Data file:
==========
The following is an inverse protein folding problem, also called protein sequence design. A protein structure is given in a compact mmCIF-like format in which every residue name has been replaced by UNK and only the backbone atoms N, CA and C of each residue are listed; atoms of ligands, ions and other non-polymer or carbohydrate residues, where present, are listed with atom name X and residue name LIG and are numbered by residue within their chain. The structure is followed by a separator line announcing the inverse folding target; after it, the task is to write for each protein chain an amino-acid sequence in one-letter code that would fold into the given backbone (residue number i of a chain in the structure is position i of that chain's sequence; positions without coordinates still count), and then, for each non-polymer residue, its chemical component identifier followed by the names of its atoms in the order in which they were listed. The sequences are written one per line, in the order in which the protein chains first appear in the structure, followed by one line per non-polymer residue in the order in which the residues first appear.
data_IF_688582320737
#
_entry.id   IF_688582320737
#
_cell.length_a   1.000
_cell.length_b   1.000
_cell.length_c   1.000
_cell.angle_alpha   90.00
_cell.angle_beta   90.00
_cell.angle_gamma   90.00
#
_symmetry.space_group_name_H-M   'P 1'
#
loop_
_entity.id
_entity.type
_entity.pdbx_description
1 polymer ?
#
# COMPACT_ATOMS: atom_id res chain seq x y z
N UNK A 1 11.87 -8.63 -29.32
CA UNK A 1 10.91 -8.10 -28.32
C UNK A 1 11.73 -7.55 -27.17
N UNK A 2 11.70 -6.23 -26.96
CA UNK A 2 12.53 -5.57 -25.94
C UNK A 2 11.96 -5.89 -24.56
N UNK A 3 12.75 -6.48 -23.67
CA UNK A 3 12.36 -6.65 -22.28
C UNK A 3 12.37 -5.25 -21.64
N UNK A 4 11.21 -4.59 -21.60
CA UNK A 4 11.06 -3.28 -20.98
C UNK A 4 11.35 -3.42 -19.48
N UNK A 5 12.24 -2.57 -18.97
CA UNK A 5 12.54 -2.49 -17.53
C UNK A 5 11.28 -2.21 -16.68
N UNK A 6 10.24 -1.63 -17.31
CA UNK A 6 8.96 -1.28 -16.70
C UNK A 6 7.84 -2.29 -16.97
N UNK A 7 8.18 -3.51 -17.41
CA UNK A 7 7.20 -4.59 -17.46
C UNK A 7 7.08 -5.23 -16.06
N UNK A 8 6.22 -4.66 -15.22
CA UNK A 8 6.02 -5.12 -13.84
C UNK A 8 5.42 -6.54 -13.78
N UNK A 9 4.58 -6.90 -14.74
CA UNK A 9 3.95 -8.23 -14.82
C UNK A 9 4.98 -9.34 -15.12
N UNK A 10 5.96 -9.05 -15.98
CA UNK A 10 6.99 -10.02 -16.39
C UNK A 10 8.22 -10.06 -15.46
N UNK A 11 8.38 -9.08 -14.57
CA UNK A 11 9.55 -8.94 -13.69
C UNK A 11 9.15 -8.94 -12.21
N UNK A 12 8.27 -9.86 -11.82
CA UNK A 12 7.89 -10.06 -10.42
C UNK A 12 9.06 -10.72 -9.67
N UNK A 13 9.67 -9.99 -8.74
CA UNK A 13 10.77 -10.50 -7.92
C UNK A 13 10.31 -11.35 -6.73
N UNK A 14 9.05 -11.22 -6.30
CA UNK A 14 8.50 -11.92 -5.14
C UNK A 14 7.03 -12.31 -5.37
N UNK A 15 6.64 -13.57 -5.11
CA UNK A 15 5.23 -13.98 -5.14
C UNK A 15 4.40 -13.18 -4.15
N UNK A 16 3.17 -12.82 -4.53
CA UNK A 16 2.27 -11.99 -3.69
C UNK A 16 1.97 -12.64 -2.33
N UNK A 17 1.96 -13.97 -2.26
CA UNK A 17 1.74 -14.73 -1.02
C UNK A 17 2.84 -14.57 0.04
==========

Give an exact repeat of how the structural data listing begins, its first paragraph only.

The following is an inverse protein folding problem, also called protein sequence design. A protein structure is given in a compact mmCIF-like format in which every residue name has been replaced by UNK and only the backbone atoms N, CA and C of each residue are listed; atoms of ligands, ions and other non-polymer or carbohydrate residues, where present, are listed with atom name X and residue name LIG and are numbered by residue within their chain. The structure is followed by a separator line announcing the inverse folding target; after it, the task is to write for each protein chain an amino-acid sequence in one-letter code that would fold into the given backbone (residue number i of a chain in the structure is position i of that chain's sequence; positions without coordinates still count), and then, for each non-polymer residue, its chemical component identifier followed by the names of its atoms in the order in which they were listed. The sequences are written one per line, in the order in which the protein chains first appear in the structure, followed by one line per non-polymer residue in the order in which the residues first appear.